But not all have benefited from the railroad construction. Over 4,000 homes had to make way for construction, and the compensation was reportedly insufficient to make up for the loss of agricultural income.


Moreover, the long-term environmental impact is not clear due to the inadequate environmental assessment. Specifically, water in the Houay Pamom Creek in the Vang Vieng district’s Phahom village has been polluted by the waste produced by the tunnel construction. As a villager told the local news back in 2020: “We can’t fish in the creek, and we can’t eat fish taken from the creek.”


As for the Jakarta-Bandung high-speed railway, on May 14, 2017, China Development Bank signed a nearly US$4 billion loan agreement with PT Kereta Cepat Indonesia China for the project. The loan consists of two parts. A US dollar-denominated portion worth over US$2.3 billion with a 40-year maturity, 10-year grace period, 2 per cent interest rate and no sovereign guarantee. The other is a yuan-denominated portion worth over US$1.5 billion with a 40-year maturity, a 10-year grace period, 3.46 per cent interest and no sovereign guarantee.


The total cost of the railroad was initially estimated at around US$5.3 billion, to be financed with a 75:25 debt-to-equity ratio.


 Recently completed, the railway stretches over 142km from Jakarta to Bandung, cutting the travel time from three hours to 40 minutes. The railway’s construction was predicted to increase Indonesia’s real income by 12-18 per cent and generate 400,000 jobs, with railway construction to contribute around 0.4 per cent to Indonesia’s real gross domestic product and the materials used to be 60 per cent locally supplied.


Bandung is a city primed for economic productivity and bounced back after Covid-19. It is also one of the largest domestic tourism destinations, with almost 120 million visitors per year.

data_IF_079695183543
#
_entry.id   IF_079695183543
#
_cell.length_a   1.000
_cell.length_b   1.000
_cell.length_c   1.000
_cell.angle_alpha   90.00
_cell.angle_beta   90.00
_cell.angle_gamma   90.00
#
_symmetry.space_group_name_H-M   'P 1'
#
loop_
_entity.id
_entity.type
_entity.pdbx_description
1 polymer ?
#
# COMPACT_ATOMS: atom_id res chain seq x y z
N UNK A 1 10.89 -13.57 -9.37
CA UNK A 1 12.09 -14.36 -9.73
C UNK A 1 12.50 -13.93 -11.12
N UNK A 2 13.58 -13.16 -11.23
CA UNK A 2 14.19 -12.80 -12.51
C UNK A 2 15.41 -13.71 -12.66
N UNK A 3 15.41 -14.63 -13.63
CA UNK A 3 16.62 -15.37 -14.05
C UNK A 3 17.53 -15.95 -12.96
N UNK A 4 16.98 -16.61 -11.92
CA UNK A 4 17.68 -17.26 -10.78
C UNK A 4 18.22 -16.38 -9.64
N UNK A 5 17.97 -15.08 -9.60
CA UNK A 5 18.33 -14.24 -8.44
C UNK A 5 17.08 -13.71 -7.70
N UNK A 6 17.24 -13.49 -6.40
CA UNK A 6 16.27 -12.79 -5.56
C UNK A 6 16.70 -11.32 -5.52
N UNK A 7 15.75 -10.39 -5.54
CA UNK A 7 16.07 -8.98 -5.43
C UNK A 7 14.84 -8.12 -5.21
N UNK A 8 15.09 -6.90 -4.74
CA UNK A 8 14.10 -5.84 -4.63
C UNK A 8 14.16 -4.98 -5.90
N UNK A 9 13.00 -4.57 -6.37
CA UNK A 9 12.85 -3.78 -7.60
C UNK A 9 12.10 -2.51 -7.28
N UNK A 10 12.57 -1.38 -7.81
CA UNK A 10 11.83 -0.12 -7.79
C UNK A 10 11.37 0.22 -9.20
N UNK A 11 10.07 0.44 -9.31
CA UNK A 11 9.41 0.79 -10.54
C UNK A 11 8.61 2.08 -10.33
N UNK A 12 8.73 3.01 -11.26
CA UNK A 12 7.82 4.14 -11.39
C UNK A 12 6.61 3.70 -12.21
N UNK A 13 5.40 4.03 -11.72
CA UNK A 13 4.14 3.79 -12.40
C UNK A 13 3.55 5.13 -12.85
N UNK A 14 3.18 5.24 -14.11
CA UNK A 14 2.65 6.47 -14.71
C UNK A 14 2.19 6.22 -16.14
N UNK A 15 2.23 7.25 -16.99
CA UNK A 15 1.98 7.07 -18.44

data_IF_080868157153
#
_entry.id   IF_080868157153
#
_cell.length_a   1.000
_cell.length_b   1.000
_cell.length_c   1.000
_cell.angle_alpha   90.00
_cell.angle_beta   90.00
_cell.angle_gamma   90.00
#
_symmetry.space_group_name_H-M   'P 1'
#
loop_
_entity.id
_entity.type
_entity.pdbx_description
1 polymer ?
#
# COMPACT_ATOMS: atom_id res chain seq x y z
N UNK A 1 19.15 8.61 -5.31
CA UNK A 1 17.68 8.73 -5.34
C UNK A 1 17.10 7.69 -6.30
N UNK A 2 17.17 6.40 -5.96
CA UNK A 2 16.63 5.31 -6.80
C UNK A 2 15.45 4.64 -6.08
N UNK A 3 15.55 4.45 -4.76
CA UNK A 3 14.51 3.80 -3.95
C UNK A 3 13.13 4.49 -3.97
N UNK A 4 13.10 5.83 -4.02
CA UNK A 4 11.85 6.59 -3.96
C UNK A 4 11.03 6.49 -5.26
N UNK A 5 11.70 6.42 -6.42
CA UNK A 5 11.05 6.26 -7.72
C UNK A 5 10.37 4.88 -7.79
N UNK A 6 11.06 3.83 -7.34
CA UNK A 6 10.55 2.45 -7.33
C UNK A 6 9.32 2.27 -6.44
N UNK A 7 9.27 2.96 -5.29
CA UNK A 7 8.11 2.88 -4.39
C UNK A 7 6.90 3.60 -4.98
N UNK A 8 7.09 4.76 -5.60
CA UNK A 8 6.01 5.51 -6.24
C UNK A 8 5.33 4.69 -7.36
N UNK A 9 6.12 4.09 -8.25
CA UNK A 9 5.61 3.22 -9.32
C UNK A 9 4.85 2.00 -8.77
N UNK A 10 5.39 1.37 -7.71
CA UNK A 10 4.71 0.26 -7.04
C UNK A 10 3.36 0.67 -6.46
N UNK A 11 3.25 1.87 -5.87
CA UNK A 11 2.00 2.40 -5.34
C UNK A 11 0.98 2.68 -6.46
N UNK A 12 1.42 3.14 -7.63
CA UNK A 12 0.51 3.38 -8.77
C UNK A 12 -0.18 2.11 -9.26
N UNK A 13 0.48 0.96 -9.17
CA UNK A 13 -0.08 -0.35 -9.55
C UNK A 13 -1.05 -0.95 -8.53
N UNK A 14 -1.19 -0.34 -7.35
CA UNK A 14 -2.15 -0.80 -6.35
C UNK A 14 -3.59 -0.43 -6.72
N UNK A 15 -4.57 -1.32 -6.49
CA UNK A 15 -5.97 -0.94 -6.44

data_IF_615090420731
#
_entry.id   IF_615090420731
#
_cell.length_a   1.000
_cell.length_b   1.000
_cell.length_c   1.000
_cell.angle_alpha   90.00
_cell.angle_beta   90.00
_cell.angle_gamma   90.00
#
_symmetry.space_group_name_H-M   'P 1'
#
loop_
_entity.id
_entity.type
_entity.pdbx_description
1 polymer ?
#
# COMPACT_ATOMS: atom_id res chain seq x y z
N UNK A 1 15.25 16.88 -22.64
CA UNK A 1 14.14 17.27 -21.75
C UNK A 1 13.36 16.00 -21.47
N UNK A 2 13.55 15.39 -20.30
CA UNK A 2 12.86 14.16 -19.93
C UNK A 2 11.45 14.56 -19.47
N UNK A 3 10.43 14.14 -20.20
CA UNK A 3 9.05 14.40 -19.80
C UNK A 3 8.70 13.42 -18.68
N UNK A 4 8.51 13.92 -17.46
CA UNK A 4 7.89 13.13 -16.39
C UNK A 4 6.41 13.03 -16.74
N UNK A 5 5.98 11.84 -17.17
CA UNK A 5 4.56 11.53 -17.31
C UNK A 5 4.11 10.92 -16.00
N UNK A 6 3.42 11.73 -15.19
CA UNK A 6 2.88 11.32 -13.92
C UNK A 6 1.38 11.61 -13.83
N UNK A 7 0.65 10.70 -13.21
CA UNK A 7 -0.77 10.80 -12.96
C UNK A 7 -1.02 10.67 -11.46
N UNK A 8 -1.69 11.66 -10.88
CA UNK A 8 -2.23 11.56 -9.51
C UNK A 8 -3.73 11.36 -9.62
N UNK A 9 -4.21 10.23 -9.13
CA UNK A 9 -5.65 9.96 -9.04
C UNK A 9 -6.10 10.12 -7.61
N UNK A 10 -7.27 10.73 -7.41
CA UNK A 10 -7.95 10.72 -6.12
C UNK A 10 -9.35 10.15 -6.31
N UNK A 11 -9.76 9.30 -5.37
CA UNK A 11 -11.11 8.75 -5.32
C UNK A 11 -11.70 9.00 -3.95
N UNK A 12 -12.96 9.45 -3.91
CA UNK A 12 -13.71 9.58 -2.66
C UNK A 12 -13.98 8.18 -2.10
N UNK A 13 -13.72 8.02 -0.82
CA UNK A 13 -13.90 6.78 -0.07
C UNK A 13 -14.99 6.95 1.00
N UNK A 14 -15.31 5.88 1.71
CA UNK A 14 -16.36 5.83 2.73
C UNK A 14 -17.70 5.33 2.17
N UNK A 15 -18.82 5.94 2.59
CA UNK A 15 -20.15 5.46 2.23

Still, there were issues related to construction. Land acquisition was a consistent problem, and the project’s feasibility assessment was completed in just three months, when it usually takes 18-19 months for a project this size.


It is apparent that countries of the region are in dire need of infrastructure to spur their economic development. The examples of Laos and Indonesia indicate that these countries are willing to take significant risks to ensure the development of such initiatives.


The success of these projects in the short and long terms must inform US policymakers.


Officials must monitor and ascertain whether these projects end up as  white elephants.


Additionally, assessing the long-term environmental and social impact of these projects is essential. The US and its allies can use these facts to provide an infrastructural alternative for Indo-Pacific countries. The West can use its higher environmental and social standards to compete against China’s offerings.


Ultimately, so as not to cede influence in the region to China, the West must have more skin in the game and be more economically active.


Nathaniel Schochet is an associate analyst at CJPA Global Advisors, an international consulting and advisory firm working with clients in Asia


Earl Carr is founder and chief executive officer at CJPA Global Advisors




Source: scmp.com